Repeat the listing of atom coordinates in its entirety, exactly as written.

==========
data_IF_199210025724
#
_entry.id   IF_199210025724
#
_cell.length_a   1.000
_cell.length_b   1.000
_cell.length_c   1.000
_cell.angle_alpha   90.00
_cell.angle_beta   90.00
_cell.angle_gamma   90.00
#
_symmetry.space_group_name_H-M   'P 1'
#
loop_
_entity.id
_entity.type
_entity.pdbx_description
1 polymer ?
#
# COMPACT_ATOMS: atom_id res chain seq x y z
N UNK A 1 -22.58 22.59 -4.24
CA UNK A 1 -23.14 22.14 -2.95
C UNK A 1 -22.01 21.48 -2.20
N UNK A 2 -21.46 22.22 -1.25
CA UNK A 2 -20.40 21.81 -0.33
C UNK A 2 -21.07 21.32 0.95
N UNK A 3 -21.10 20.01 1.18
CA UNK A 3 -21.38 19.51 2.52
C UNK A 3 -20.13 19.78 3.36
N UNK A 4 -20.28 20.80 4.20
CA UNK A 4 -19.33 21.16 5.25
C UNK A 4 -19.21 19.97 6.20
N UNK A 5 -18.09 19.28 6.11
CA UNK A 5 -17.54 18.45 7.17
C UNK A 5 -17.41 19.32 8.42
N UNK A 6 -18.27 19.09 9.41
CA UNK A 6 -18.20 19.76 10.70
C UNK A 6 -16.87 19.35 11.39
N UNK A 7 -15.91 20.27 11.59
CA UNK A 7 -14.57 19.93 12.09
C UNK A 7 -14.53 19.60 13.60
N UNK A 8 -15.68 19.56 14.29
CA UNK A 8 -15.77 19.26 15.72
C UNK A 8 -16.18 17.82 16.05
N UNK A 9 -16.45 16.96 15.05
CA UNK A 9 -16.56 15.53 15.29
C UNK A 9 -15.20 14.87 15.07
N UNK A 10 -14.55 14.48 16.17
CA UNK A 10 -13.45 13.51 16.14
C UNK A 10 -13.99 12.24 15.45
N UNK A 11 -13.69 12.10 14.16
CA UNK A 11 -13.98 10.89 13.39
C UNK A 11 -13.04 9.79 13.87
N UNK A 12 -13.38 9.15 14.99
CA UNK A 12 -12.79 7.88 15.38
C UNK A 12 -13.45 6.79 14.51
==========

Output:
data_IF_199210025724
#
_entry.id   IF_199210025724
#
_cell.length_a   1.000
_cell.length_b   1.000
_cell.length_c   1.000
_cell.angle_alpha   90.00
_cell.angle_beta   90.00
_cell.angle_gamma   90.00
#
_symmetry.space_group_name_H-M   'P 1'
#
loop_
_entity.id
_entity.type
_entity.pdbx_description
1 polymer ?
#
# COMPACT_ATOMS: atom_id res chain seq x y z
N UNK A 1 -22.58 22.59 -4.24
CA UNK A 1 -23.14 22.14 -2.95
C UNK A 1 -22.01 21.48 -2.20
N UNK A 2 -21.46 22.22 -1.25
CA UNK A 2 -20.40 21.81 -0.33
C UNK A 2 -21.07 21.32 0.95
N UNK A 3 -21.10 20.01 1.18
CA UNK A 3 -21.38 19.51 2.52
C UNK A 3 -20.13 19.78 3.36
N UNK A 4 -20.28 20.80 4.20
CA UNK A 4 -19.33 21.16 5.25
C UNK A 4 -19.21 19.97 6.20
N UNK A 5 -18.09 19.28 6.11
CA UNK A 5 -17.54 18.45 7.17
C UNK A 5 -17.41 19.32 8.42
N UNK A 6 -18.27 19.09 9.41
CA UNK A 6 -18.20 19.76 10.70
C UNK A 6 -16.87 19.35 11.39
N UNK A 7 -15.91 20.27 11.59
CA UNK A 7 -14.57 19.93 12.09
C UNK A 7 -14.53 19.60 13.60
N UNK A 8 -15.68 19.56 14.29
CA UNK A 8 -15.77 19.26 15.72
C UNK A 8 -16.18 17.82 16.05
N UNK A 9 -16.45 16.96 15.05
CA UNK A 9 -16.56 15.53 15.29
C UNK A 9 -15.20 14.87 15.07
N UNK A 10 -14.55 14.48 16.17
CA UNK A 10 -13.45 13.51 16.14
C UNK A 10 -13.99 12.24 15.45
N UNK A 11 -13.69 12.10 14.16
CA UNK A 11 -13.98 10.89 13.39
C UNK A 11 -13.04 9.79 13.87
N UNK A 12 -13.38 9.15 14.99
CA UNK A 12 -12.79 7.88 15.38
C UNK A 12 -13.45 6.79 14.51